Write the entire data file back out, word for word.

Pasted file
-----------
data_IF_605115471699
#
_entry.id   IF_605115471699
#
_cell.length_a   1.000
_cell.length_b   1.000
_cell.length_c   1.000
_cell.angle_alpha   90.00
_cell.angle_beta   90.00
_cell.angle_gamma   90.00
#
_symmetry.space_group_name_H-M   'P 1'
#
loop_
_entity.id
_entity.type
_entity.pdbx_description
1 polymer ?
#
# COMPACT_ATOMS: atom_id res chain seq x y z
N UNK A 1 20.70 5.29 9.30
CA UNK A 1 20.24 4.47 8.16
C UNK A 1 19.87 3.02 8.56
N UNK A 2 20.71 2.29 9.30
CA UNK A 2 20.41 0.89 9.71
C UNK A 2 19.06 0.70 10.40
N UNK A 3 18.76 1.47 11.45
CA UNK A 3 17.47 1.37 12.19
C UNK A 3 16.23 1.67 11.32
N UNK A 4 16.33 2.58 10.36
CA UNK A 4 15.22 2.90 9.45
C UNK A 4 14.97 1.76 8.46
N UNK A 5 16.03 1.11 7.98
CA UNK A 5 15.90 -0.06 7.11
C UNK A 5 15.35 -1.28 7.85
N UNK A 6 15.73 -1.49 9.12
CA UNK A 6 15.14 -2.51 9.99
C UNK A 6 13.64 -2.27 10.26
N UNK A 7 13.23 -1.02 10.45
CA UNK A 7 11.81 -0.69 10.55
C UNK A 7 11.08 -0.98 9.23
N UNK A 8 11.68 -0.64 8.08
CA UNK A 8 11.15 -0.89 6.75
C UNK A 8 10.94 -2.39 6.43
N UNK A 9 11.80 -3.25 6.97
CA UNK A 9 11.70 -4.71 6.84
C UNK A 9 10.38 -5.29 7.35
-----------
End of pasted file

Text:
data_IF_605115471699
#
_entry.id   IF_605115471699
#
_cell.length_a   1.000
_cell.length_b   1.000
_cell.length_c   1.000
_cell.angle_alpha   90.00
_cell.angle_beta   90.00
_cell.angle_gamma   90.00
#
_symmetry.space_group_name_H-M   'P 1'
#
loop_
_entity.id
_entity.type
_entity.pdbx_description
1 polymer ?
#
# COMPACT_ATOMS: atom_id res chain seq x y z
N UNK A 1 20.70 5.29 9.30
CA UNK A 1 20.24 4.47 8.16
C UNK A 1 19.87 3.02 8.56
N UNK A 2 20.71 2.29 9.30
CA UNK A 2 20.41 0.89 9.71
C UNK A 2 19.06 0.70 10.40
N UNK A 3 18.76 1.47 11.45
CA UNK A 3 17.47 1.37 12.19
C UNK A 3 16.23 1.67 11.32
N UNK A 4 16.33 2.58 10.36
CA UNK A 4 15.22 2.90 9.45
C UNK A 4 14.97 1.76 8.46
N UNK A 5 16.03 1.11 7.98
CA UNK A 5 15.90 -0.06 7.11
C UNK A 5 15.35 -1.28 7.85
N UNK A 6 15.73 -1.49 9.12
CA UNK A 6 15.14 -2.51 9.99
C UNK A 6 13.64 -2.27 10.26
N UNK A 7 13.23 -1.02 10.45
CA UNK A 7 11.81 -0.69 10.55
C UNK A 7 11.08 -0.98 9.23
N UNK A 8 11.68 -0.64 8.08
CA UNK A 8 11.15 -0.89 6.75
C UNK A 8 10.94 -2.39 6.43
N UNK A 9 11.80 -3.25 6.97
CA UNK A 9 11.70 -4.71 6.84
C UNK A 9 10.38 -5.29 7.35